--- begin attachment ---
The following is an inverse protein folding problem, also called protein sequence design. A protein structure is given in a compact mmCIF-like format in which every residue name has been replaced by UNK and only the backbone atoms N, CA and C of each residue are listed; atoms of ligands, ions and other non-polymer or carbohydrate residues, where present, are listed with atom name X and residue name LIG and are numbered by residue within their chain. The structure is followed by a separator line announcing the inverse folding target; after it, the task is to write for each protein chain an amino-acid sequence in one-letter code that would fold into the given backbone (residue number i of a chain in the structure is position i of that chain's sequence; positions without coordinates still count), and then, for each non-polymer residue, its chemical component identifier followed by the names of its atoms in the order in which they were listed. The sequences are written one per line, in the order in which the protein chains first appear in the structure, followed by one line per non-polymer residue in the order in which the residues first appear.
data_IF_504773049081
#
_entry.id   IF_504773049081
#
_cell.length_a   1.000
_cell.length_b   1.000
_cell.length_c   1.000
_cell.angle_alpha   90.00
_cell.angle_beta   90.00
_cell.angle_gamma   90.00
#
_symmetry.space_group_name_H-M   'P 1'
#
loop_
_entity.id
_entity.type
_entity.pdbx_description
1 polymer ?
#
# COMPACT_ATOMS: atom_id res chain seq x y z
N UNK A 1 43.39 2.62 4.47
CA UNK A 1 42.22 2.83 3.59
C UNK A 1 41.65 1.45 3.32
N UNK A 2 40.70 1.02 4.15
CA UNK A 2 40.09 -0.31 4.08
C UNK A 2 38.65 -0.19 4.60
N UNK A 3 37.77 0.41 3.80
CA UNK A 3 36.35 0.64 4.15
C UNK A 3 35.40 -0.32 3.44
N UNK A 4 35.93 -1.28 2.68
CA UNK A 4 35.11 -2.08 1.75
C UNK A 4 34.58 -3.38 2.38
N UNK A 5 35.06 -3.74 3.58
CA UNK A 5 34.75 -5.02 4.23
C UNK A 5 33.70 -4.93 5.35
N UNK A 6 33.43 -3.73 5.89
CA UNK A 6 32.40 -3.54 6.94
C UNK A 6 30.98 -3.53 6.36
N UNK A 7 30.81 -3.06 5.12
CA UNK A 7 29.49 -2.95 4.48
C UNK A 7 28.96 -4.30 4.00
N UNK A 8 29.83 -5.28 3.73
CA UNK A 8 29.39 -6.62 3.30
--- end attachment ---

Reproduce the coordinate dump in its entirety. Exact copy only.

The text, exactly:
The following is an inverse protein folding problem, also called protein sequence design. A protein structure is given in a compact mmCIF-like format in which every residue name has been replaced by UNK and only the backbone atoms N, CA and C of each residue are listed; atoms of ligands, ions and other non-polymer or carbohydrate residues, where present, are listed with atom name X and residue name LIG and are numbered by residue within their chain. The structure is followed by a separator line announcing the inverse folding target; after it, the task is to write for each protein chain an amino-acid sequence in one-letter code that would fold into the given backbone (residue number i of a chain in the structure is position i of that chain's sequence; positions without coordinates still count), and then, for each non-polymer residue, its chemical component identifier followed by the names of its atoms in the order in which they were listed. The sequences are written one per line, in the order in which the protein chains first appear in the structure, followed by one line per non-polymer residue in the order in which the residues first appear.
data_IF_504773049081
#
_entry.id   IF_504773049081
#
_cell.length_a   1.000
_cell.length_b   1.000
_cell.length_c   1.000
_cell.angle_alpha   90.00
_cell.angle_beta   90.00
_cell.angle_gamma   90.00
#
_symmetry.space_group_name_H-M   'P 1'
#
loop_
_entity.id
_entity.type
_entity.pdbx_description
1 polymer ?
#
# COMPACT_ATOMS: atom_id res chain seq x y z
N UNK A 1 43.39 2.62 4.47
CA UNK A 1 42.22 2.83 3.59
C UNK A 1 41.65 1.45 3.32
N UNK A 2 40.70 1.02 4.15
CA UNK A 2 40.09 -0.31 4.08
C UNK A 2 38.65 -0.19 4.60
N UNK A 3 37.77 0.41 3.80
CA UNK A 3 36.35 0.64 4.15
C UNK A 3 35.40 -0.32 3.44
N UNK A 4 35.93 -1.28 2.68
CA UNK A 4 35.11 -2.08 1.75
C UNK A 4 34.58 -3.38 2.38
N UNK A 5 35.06 -3.74 3.58
CA UNK A 5 34.75 -5.02 4.23
C UNK A 5 33.70 -4.93 5.35
N UNK A 6 33.43 -3.73 5.89
CA UNK A 6 32.40 -3.54 6.94
C UNK A 6 30.98 -3.53 6.36
N UNK A 7 30.81 -3.06 5.12
CA UNK A 7 29.49 -2.95 4.48
C UNK A 7 28.96 -4.30 4.00
N UNK A 8 29.83 -5.28 3.73
CA UNK A 8 29.39 -6.62 3.30